Metropolitan areas in less developed countries can provide the foundation for economic growth for the whole country . But many face major challenges because local government jurisdictions don’t coincide with the boundaries of the economic region. This happens when cities grow beyond their administrative boundaries, often as a result of urban sprawl.
Uganda’s capital Kampala is a good example. The city was originally planned for a population of 150,000 people. It now spans an area that includes the surrounding districts of Mpigi, Mukono, and Wakiso with about 4 million people working in the city itself.
The challenge is how to plan, deliver and finance services when multiple jurisdictions are involved. Administrative fragmentation means that it’s difficult to coordinate service delivery and formulate coherent public policy for the metropolitan area.
What’s needed are appropriate political and administrative structures to ensure citizens’ preferences can be heard, adequate services are delivered, at the same time that regional issues can be addressed.
Metropolitan issues in Greater Kampala
The Greater Kampala Metropolitan Area suffers from planning and policy dissonance. This is because of overlaps between the city authority and surrounding local government districts.
The City of Kampala itself is managed by the Kampala Capital City Authority which is a national government ministry. The surrounding districts are managed as local governments and coordinated by the Ministry of Local Government .
This leads to challenges in planning, financing, and coordination of service delivery, particularly when it comes to transport and waste management.
About half of the 4 million people living in what makes up the greater Kampala area live and work in the city’s core. The other half commute into the centre of the city and return to home at night.
These commuting patterns mean that public transport has to also be coordinated across administrative boundaries.
And from a financing perspective, it’s more efficient as well as equitable to share costs and revenues across the metropolitan area.
Different cities, different models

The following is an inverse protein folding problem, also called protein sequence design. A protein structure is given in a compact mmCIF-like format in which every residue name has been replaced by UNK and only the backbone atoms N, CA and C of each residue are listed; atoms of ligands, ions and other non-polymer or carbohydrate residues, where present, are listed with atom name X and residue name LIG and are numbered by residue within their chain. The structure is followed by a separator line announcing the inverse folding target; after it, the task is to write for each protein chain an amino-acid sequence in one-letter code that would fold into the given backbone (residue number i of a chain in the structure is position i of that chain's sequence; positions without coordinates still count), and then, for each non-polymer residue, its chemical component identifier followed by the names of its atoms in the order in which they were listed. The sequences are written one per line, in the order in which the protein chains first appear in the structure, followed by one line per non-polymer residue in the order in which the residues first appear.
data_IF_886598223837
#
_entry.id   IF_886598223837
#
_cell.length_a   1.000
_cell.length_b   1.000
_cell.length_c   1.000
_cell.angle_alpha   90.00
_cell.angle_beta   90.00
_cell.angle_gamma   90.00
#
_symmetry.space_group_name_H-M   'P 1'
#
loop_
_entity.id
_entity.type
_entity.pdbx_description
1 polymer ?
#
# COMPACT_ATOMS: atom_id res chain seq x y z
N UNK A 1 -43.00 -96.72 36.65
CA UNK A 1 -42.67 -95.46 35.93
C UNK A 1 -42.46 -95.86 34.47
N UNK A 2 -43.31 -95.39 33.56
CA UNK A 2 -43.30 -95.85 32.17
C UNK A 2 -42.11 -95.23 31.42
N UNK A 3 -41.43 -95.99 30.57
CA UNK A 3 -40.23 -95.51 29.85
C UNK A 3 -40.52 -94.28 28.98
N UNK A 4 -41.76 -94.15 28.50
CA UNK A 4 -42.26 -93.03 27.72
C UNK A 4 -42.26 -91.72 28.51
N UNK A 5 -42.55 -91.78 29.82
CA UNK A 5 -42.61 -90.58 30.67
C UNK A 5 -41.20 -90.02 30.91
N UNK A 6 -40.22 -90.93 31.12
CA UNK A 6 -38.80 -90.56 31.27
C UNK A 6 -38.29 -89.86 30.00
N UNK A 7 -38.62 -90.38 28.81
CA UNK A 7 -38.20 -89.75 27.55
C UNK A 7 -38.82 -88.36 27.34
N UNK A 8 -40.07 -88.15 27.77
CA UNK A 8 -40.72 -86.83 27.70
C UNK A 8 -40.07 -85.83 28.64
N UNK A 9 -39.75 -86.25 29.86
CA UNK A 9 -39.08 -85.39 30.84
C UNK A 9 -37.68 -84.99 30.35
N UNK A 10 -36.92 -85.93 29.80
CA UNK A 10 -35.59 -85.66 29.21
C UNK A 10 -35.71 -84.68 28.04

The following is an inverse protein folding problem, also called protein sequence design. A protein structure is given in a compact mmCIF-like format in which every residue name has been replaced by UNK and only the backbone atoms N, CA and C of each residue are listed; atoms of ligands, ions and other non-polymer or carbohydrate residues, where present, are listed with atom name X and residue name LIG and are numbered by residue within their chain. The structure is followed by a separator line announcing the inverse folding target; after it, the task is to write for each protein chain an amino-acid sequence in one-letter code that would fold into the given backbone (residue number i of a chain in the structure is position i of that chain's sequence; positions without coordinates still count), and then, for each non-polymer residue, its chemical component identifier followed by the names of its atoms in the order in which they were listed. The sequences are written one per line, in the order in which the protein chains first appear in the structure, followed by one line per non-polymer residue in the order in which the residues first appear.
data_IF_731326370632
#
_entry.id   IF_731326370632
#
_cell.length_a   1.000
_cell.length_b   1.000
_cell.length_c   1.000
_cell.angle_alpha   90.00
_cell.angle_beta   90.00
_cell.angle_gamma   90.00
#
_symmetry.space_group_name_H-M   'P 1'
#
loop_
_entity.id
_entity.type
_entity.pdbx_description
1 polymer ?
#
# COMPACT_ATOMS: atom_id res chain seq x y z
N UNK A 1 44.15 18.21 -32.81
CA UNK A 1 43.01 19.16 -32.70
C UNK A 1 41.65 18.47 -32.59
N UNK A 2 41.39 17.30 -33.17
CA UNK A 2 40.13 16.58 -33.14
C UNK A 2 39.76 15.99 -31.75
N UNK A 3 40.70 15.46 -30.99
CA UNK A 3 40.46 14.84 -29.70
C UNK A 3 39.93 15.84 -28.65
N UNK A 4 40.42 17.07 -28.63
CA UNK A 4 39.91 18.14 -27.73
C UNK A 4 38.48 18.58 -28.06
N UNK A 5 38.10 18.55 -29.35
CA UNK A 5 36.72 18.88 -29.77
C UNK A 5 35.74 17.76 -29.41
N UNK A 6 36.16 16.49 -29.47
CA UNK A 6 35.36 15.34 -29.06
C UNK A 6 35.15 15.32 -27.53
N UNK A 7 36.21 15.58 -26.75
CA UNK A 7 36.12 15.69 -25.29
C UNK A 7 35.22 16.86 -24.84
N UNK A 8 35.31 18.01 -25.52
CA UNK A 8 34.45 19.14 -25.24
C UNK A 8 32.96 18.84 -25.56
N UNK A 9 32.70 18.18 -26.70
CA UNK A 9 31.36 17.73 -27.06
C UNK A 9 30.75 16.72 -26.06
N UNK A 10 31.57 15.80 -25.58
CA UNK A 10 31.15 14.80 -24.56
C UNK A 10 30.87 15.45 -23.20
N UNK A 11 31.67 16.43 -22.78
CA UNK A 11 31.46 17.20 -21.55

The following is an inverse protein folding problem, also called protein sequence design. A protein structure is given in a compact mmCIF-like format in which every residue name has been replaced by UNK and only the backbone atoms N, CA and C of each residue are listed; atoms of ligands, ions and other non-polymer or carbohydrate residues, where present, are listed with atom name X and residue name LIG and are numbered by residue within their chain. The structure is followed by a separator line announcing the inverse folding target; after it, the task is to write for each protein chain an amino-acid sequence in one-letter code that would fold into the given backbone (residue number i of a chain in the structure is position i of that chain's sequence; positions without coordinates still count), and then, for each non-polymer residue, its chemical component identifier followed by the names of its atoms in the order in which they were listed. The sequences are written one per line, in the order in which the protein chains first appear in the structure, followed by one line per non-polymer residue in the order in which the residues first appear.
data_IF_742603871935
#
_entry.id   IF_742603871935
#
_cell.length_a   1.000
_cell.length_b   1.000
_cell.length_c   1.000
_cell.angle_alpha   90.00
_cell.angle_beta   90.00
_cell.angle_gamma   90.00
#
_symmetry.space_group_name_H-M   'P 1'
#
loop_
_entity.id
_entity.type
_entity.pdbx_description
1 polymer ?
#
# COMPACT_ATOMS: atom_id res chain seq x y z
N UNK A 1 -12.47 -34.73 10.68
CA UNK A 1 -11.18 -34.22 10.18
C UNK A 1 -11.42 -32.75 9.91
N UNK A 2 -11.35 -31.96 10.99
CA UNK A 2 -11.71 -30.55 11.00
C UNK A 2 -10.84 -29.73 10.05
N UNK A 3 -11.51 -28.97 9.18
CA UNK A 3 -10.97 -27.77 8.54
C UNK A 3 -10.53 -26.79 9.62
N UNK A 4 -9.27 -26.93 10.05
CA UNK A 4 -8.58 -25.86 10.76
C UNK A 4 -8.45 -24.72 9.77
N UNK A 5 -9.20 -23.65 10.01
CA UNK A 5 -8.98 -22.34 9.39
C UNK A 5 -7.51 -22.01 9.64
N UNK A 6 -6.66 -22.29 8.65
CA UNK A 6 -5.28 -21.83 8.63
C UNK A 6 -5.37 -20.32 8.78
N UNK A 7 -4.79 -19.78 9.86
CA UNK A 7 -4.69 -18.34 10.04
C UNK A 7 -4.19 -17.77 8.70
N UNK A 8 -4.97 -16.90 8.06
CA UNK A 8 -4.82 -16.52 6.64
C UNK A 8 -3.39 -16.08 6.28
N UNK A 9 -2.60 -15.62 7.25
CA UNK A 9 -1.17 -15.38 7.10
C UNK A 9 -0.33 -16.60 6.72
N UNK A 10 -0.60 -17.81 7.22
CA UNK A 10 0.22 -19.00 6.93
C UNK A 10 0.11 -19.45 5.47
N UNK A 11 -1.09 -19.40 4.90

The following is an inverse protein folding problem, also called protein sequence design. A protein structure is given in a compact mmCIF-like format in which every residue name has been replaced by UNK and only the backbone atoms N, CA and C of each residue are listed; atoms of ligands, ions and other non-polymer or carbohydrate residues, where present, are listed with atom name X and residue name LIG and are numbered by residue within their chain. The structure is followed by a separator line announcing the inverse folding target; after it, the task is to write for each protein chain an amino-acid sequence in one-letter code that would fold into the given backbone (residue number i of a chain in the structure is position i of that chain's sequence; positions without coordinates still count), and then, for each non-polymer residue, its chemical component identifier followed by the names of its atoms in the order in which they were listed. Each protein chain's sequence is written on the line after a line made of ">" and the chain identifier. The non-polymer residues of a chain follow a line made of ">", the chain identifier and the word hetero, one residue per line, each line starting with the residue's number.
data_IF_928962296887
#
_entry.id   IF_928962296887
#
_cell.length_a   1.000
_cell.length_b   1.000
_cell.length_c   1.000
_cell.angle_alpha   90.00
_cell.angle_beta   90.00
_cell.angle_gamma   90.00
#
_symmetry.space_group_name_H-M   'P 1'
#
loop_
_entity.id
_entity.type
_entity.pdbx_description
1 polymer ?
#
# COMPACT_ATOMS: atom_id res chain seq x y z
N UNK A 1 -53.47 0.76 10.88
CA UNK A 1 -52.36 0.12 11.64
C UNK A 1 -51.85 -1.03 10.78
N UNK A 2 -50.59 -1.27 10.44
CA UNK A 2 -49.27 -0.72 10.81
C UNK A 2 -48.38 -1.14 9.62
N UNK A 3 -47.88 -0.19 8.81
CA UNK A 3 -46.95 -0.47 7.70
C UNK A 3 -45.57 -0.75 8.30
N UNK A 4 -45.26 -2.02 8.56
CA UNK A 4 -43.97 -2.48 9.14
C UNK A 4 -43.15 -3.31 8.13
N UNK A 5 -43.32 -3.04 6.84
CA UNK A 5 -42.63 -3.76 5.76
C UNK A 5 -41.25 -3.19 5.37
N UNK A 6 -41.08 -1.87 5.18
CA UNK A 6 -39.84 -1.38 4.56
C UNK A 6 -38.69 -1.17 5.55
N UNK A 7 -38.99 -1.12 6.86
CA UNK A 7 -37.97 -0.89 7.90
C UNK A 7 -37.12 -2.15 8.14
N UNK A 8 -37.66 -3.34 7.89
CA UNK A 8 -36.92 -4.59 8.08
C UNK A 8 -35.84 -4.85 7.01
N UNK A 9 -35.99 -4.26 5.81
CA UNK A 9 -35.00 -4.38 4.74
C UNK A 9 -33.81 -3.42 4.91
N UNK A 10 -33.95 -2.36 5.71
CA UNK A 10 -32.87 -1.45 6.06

There’s a wide spectrum of governance structures in cities around the world. These range from being very fragmented and informal to highly consolidated and formal.
For example Los Angeles has a fragmented structure made up of 200 cities and 5 county governments. But Cape Town in South Africa has a highly centralised one-tier structure.
Both models have pros and cons.
For example, fragmented structures allow for stronger local autonomy and responsiveness. But they are unable to adequately address spill overs of services or coordinate service delivery across municipal boundaries. A more consolidated structure can address these issues.
The problem is that consolidated models require local structures to cede their autonomy to one central authority. This isn’t always politically feasible.
Some countries have adopted structures with two separate tiers – an upper tier and a second tier. The upper tier is responsible for services and policies that affect the whole region. This would, for example, include transportation and planning how to use land. The second tier is responsible for local services.
The benefits of a two-tier structure are that it can better coordinate services and address spill overs at the upper tier. It can simultaneously maintain a degree of local autonomy at the lower tier. The downside is that, given the possible duplication of services, the model could be less efficient and possibly costlier to implement than a one-tier authority.
Another model involves local authorities within a metropolitan area setting up a special purpose body to deliver select services, such as transportation or waste collection, within a specified geographic area. A dedicated revenue stream such as user fees is usually part of the model.
The problem with this approach is that it’s difficult to coordinate policies across various sectors: for example planning transport with power supplies.
And special purpose districts, such as transportation districts in the US, have been shown to be less accessible and less accountable to citizens.
Perhaps the most common form of metropolitan governance relies on voluntary cooperation to provide individual services. In the Greater Kampala Metropolitan Area, for example, there is voluntary cooperation between the city authority and the surrounding districts on solid waste management and on water and power supply.
Although voluntary cooperation can be a suitable short-term arrangement, the lack of legal protection of a more formalised system can, in the longer term, get in the way of providing stable services.
Metropolitan areas are key to the economic prosperity of their countries. This is because urban areas, if managed well, will increase productivity and economic growth. To ensure these benefits can be realised and cities are liveable, suitable metropolitan governance structures must be put in place. These must balance regional and local interests, and ensure adequate planning, coordination, and service delivery throughout the metropolitan area.
Kampala would do well to develop an approach that suits its needs – metropolitan governance models need to be context specific. To balance regional and local interests and given the existing administrative structures in a city, a two-tier model might be an interesting place to start.
Astrid R.N. Haas, Senior Country Economist, International Growth Centre and Enid Slack, Director of the Institute on Municipal Finance and Governance (IMFG) at the Munk School of Global Affairs, University of Toronto